Carbon Monoxide Detectors: A Simple Step That Can Save Lives

Each year, 20,000 people in the U.S. are poisoned by carbon monoxide, and approximately 400 people die, many in their own homes, according to the Centers for Disease Control and Prevention.

Carbon monoxide detetectors - a simple step that save your life

Carbon monoxide is a colorless, odorless, and tasteless gas, but it can be very dangerous to your health and sometimes fatal. You have no way of knowing if carbon monoxide is leaking in your home unless you have a carbon monoxide detector.

Not all states require homes to have carbon monoxide alarms, but installing one can be the difference between life and death.

Carbon monoxide is produced whenever a material burns. Homes with fuel-burning appliances or attached garages are more likely to have carbon monoxide problems. Sources of carbon monoxide, according to the U.S. Environmental Protection Agency (EPA), include these:

  • Unvented kerosene and gas space heaters
  • Leaking chimneys and furnaces
  • Back-drafting from furnaces
  • Gas water heaters, wood stoves, and fireplaces
  • Gas stoves
  • Generators and other gasoline-powered equipment
  • Automobile exhaust from attached garages
  • Tobacco

Carbon monoxide poisoning can occur when the gas is trapped in poorly ventilated, contained spaces where people are. If you breathe in too much carbon monoxide, your ability to absorb oxygen can be compromised, resulting in serious tissue damage.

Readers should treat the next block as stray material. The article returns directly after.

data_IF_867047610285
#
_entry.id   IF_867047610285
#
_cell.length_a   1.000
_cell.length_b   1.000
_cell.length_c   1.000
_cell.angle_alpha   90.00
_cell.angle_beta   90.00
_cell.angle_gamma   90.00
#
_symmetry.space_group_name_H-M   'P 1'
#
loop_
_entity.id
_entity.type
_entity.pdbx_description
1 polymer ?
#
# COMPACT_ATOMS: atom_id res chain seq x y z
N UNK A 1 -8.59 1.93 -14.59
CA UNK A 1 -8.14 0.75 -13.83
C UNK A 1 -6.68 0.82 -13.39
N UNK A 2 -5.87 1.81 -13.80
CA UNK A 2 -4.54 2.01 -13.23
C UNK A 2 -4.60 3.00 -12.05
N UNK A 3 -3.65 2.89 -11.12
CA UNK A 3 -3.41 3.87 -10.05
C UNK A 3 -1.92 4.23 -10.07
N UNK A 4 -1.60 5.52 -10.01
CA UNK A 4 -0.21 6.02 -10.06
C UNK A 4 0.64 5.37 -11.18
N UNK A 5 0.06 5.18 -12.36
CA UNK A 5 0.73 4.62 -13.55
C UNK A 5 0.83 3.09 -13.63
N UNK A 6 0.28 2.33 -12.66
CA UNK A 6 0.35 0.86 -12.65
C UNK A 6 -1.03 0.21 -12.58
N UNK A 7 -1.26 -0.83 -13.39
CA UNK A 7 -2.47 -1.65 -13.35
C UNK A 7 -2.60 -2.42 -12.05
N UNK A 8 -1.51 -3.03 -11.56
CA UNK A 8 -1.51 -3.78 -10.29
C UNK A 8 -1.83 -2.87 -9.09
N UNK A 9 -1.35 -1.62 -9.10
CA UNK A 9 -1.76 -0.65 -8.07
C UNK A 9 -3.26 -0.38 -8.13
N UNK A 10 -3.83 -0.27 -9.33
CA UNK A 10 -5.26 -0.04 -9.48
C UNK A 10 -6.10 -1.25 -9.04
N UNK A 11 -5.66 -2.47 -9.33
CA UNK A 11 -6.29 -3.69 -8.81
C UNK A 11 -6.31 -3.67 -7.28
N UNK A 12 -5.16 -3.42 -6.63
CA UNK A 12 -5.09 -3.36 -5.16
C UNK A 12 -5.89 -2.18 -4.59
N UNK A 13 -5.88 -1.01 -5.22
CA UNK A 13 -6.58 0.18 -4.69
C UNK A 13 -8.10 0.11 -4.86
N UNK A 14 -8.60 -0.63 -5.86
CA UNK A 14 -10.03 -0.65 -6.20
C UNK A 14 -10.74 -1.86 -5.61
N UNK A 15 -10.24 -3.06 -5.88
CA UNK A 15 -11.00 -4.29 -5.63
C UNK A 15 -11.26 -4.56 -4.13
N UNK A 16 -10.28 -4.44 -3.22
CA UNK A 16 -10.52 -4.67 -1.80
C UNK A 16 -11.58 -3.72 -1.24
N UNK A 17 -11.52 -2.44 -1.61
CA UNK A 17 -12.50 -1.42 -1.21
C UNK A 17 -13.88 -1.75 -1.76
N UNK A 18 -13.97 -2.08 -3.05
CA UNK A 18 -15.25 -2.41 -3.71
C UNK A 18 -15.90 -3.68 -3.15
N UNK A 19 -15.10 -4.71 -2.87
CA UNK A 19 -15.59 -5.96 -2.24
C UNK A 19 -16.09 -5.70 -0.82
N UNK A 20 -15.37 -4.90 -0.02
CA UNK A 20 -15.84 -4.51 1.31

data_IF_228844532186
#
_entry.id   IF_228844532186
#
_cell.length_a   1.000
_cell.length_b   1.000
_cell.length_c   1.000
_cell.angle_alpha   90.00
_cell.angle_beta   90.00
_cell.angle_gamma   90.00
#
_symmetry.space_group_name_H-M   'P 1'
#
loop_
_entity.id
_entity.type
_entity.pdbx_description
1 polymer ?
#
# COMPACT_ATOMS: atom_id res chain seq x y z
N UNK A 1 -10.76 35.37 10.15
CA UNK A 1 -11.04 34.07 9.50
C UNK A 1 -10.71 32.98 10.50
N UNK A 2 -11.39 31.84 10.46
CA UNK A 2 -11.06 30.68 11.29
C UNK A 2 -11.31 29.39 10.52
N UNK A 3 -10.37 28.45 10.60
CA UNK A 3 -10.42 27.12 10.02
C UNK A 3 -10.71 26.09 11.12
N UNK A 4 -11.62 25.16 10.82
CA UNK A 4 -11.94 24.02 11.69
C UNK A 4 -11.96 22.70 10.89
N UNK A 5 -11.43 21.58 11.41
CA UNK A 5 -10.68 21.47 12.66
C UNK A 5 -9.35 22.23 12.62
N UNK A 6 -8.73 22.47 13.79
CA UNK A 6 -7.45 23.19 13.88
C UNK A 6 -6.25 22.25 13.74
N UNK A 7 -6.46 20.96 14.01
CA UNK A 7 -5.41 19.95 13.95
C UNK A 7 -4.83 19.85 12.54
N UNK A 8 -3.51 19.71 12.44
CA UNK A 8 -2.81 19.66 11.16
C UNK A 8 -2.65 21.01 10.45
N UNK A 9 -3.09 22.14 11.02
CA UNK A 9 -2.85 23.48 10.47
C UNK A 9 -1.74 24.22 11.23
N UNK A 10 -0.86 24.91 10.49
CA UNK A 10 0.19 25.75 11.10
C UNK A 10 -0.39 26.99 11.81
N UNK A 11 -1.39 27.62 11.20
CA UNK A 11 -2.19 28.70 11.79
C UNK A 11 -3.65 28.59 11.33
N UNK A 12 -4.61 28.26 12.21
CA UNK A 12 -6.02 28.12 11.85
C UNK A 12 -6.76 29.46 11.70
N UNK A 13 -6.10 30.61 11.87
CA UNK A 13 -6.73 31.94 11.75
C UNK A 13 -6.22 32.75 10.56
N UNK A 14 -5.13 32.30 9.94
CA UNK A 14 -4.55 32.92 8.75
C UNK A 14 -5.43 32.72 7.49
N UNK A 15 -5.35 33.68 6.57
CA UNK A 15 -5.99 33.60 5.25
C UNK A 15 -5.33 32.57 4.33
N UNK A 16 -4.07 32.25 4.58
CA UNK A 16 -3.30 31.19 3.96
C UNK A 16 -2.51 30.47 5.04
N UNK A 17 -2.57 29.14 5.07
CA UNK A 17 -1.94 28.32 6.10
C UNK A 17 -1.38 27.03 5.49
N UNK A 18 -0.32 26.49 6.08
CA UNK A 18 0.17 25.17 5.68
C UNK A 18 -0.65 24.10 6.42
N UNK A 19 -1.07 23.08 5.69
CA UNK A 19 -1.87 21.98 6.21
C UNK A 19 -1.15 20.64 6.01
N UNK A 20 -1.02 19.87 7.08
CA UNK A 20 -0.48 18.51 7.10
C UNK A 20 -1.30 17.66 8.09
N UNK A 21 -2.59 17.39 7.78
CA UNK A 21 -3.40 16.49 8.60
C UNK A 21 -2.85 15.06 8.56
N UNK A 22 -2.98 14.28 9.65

Symptoms of carbon monoxide poisoning can include a dull headache, weakness, dizziness, and nausea as initial symptoms. High-level poisoning can result in vomiting, shortness of breath, confusion, blurred vision, and loss of consciousness.

When carbon monoxide problems slowly develop in a home, victims often mistake their symptoms for the flu. When carbon monoxide levels are higher and develop more quickly, for example, from generators in homes, mental confusion can set in rapidly. Victims may lose muscle control without being aware of the flu-like symptoms and will probably succumb to poisoning if they are not rescued.

Preventing carbon monoxide poisoning in your home is as simple as installing a carbon monoxide detector in the hallway near every area of your home where people sleep. Carbon monoxide detectors are designed to alarm before potentially life-threatening levels of carbon monoxide are reached.

Here are other things you can do to reduce the chance of carbon monoxide poisoning in your home: